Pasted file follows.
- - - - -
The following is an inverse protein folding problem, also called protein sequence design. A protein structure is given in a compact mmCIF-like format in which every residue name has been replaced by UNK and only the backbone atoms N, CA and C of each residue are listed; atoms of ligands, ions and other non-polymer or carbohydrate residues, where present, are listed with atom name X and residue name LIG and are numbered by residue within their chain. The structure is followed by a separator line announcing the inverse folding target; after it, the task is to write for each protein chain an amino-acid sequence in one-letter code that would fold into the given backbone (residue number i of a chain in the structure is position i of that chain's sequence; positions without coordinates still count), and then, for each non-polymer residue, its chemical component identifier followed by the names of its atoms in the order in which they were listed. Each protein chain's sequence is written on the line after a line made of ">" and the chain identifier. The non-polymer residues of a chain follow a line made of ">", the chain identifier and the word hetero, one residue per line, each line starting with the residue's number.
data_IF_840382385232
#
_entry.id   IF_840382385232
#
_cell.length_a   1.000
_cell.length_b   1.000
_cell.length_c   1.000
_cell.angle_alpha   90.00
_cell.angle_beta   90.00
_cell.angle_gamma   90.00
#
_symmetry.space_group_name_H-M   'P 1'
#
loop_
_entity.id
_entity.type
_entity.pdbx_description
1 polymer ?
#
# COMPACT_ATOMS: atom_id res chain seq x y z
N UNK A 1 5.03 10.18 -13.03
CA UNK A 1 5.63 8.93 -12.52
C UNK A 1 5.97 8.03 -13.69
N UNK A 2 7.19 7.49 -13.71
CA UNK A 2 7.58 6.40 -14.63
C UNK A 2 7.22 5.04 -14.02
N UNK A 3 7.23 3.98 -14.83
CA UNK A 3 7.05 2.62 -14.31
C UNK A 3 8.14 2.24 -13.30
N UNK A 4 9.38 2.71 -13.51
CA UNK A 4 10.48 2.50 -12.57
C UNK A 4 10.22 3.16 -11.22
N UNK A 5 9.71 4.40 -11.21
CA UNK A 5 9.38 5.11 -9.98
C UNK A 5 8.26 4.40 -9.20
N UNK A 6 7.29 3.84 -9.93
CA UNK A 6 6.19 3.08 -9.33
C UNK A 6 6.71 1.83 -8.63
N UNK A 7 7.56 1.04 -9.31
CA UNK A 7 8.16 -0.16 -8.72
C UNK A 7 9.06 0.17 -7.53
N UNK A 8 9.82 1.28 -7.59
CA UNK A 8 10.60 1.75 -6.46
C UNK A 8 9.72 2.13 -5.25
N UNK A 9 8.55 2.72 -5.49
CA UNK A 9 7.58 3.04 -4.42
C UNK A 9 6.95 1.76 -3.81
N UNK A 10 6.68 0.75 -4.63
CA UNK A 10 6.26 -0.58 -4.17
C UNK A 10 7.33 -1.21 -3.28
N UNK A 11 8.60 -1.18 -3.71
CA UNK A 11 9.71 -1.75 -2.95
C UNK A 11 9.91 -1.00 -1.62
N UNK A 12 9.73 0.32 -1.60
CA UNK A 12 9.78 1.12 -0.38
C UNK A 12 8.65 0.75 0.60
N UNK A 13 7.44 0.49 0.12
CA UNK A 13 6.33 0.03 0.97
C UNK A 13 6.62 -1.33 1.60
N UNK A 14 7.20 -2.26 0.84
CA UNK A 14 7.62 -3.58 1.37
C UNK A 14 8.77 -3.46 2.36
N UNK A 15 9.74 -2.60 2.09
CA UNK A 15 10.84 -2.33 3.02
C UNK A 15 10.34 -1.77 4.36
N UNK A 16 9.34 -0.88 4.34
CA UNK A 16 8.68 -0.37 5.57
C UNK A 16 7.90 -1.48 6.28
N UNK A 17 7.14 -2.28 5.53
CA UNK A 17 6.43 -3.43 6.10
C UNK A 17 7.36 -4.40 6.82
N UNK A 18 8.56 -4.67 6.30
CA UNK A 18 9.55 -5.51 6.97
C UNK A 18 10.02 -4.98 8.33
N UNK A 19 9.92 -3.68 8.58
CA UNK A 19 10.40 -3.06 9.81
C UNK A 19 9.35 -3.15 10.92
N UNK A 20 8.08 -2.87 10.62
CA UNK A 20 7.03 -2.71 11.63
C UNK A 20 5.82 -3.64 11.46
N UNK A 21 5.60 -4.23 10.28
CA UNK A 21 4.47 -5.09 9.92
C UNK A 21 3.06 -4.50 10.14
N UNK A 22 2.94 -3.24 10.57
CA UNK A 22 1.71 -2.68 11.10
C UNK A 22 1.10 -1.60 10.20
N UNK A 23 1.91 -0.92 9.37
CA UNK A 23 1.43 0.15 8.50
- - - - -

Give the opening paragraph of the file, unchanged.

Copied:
The following is an inverse protein folding problem, also called protein sequence design. A protein structure is given in a compact mmCIF-like format in which every residue name has been replaced by UNK and only the backbone atoms N, CA and C of each residue are listed; atoms of ligands, ions and other non-polymer or carbohydrate residues, where present, are listed with atom name X and residue name LIG and are numbered by residue within their chain. The structure is followed by a separator line announcing the inverse folding target; after it, the task is to write for each protein chain an amino-acid sequence in one-letter code that would fold into the given backbone (residue number i of a chain in the structure is position i of that chain's sequence; positions without coordinates still count), and then, for each non-polymer residue, its chemical component identifier followed by the names of its atoms in the order in which they were listed. Each protein chain's sequence is written on the line after a line made of ">" and the chain identifier. The non-polymer residues of a chain follow a line made of ">", the chain identifier and the word hetero, one residue per line, each line starting with the residue's number.